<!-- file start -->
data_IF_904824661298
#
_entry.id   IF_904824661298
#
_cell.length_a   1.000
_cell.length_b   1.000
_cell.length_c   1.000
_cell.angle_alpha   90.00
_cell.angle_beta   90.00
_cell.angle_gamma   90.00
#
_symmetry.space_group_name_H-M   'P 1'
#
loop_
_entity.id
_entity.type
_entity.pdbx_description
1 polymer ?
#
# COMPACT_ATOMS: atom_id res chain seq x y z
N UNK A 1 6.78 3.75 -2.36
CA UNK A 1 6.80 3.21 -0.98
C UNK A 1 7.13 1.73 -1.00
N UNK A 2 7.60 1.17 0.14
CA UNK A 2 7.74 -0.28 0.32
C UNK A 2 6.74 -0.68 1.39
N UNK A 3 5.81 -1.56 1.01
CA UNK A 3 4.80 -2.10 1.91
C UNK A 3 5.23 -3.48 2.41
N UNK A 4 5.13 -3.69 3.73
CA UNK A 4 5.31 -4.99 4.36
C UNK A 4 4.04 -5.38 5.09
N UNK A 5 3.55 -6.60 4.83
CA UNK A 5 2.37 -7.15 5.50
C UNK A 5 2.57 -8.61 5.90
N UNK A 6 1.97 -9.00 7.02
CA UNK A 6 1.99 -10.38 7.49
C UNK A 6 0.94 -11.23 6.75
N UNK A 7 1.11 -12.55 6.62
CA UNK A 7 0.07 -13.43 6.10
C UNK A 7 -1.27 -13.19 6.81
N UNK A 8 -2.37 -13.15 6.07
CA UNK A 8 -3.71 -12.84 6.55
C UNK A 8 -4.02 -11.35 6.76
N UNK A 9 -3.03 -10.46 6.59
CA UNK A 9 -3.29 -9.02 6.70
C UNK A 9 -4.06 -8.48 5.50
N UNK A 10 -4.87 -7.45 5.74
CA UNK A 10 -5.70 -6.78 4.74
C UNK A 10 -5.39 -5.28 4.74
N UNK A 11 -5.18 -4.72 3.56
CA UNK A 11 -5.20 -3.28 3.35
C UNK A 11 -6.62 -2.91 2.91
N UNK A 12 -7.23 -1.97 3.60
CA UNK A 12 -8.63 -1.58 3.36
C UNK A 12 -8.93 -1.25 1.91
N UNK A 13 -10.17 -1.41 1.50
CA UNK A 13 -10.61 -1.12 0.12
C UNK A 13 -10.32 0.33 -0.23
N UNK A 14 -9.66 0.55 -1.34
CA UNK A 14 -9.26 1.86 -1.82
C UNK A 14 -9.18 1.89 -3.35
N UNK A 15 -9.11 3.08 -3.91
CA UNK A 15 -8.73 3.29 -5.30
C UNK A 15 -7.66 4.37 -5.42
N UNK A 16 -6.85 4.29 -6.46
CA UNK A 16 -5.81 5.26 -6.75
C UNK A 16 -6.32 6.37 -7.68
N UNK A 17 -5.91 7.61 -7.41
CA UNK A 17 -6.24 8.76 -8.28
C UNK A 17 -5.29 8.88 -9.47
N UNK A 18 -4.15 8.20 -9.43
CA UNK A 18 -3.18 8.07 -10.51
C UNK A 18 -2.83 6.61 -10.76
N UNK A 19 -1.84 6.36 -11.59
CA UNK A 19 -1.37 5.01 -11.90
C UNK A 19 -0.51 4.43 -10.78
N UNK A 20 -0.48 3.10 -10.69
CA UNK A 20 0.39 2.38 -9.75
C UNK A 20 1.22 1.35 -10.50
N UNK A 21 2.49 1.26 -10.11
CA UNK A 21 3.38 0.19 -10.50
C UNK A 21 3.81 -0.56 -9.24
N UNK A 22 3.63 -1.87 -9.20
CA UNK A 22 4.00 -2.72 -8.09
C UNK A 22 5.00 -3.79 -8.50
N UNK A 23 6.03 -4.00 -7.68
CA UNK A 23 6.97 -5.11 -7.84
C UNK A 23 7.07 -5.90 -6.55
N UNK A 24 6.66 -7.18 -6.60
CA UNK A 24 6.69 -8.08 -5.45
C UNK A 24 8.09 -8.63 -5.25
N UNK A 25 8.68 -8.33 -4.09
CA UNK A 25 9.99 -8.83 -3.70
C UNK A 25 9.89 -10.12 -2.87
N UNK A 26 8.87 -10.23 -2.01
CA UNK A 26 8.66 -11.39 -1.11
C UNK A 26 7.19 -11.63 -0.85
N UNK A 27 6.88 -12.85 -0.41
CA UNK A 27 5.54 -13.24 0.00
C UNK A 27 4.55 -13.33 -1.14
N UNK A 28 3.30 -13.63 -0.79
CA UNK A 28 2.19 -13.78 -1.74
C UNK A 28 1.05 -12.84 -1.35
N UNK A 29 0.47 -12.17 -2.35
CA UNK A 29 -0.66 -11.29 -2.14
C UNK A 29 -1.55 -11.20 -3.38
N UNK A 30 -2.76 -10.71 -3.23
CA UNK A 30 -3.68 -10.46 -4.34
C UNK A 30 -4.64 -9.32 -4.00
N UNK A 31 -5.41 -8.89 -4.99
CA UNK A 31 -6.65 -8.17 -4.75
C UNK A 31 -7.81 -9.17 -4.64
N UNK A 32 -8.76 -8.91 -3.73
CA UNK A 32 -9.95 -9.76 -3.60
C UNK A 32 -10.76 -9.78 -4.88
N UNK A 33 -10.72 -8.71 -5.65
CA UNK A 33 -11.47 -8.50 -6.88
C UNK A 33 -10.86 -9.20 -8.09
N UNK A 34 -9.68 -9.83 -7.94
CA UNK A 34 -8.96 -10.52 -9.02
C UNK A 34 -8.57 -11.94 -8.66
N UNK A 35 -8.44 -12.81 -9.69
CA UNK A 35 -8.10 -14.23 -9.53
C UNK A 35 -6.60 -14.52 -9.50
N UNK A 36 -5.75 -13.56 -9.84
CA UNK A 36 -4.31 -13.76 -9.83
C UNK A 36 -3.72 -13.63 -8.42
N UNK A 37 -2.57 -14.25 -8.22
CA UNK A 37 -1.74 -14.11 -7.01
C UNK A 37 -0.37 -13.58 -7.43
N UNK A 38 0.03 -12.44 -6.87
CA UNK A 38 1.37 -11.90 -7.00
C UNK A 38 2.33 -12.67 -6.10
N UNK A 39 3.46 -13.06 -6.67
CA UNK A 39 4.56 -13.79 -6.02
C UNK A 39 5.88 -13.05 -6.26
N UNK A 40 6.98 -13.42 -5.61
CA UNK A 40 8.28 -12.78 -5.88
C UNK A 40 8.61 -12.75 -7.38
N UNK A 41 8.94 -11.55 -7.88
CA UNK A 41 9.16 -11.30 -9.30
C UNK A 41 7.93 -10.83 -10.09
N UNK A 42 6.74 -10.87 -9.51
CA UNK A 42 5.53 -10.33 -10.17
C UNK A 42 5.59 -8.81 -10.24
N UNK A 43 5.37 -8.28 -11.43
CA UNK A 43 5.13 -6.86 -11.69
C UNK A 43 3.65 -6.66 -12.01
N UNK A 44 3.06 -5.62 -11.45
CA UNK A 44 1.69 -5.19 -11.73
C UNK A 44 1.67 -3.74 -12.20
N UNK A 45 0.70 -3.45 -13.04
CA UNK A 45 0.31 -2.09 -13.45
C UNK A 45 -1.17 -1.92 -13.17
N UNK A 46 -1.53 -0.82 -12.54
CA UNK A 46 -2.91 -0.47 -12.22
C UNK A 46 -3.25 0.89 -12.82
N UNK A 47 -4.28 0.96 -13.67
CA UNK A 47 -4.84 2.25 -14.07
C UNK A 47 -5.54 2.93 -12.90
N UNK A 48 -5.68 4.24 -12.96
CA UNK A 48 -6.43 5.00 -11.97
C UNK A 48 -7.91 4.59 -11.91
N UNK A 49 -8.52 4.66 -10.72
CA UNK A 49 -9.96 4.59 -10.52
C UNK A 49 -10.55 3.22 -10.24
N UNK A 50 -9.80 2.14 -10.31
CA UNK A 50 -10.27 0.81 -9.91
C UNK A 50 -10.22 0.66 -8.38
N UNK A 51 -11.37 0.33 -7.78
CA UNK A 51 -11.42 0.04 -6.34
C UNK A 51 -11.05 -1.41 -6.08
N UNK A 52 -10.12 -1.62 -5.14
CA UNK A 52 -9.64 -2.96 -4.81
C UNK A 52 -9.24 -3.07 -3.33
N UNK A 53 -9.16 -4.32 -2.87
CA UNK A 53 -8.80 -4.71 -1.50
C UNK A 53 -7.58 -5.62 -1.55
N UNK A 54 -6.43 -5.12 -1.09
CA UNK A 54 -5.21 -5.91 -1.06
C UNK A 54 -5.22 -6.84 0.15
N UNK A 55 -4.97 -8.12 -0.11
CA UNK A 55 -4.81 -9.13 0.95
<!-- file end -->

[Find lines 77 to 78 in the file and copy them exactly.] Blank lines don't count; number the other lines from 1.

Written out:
C UNK A 19 -0.51 4.43 -10.78
N UNK A 20 -0.48 3.10 -10.69